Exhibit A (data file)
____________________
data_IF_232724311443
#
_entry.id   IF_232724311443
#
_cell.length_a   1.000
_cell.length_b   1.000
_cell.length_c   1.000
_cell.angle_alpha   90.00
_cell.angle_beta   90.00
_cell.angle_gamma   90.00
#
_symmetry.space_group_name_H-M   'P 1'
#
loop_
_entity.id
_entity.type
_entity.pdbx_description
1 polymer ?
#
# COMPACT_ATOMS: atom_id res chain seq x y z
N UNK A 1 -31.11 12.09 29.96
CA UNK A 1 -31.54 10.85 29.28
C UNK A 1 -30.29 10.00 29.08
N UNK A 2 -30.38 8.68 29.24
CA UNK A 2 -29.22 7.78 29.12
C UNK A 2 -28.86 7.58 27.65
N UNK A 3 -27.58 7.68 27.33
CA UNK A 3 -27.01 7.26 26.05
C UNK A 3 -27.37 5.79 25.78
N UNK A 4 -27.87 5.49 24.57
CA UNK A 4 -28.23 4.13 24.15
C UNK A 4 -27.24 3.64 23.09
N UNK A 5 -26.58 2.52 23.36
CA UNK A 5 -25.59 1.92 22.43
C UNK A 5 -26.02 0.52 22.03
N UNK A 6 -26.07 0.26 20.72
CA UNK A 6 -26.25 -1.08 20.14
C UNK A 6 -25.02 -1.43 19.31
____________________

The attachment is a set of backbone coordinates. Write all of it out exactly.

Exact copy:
data_IF_232724311443
#
_entry.id   IF_232724311443
#
_cell.length_a   1.000
_cell.length_b   1.000
_cell.length_c   1.000
_cell.angle_alpha   90.00
_cell.angle_beta   90.00
_cell.angle_gamma   90.00
#
_symmetry.space_group_name_H-M   'P 1'
#
loop_
_entity.id
_entity.type
_entity.pdbx_description
1 polymer ?
#
# COMPACT_ATOMS: atom_id res chain seq x y z
N UNK A 1 -31.11 12.09 29.96
CA UNK A 1 -31.54 10.85 29.28
C UNK A 1 -30.29 10.00 29.08
N UNK A 2 -30.38 8.68 29.24
CA UNK A 2 -29.22 7.78 29.12
C UNK A 2 -28.86 7.58 27.65
N UNK A 3 -27.58 7.68 27.33
CA UNK A 3 -27.01 7.26 26.05
C UNK A 3 -27.37 5.79 25.78
N UNK A 4 -27.87 5.49 24.57
CA UNK A 4 -28.23 4.13 24.15
C UNK A 4 -27.24 3.64 23.09
N UNK A 5 -26.58 2.52 23.36
CA UNK A 5 -25.59 1.92 22.43
C UNK A 5 -26.02 0.52 22.03
N UNK A 6 -26.07 0.26 20.72
CA UNK A 6 -26.25 -1.08 20.14
C UNK A 6 -25.02 -1.43 19.31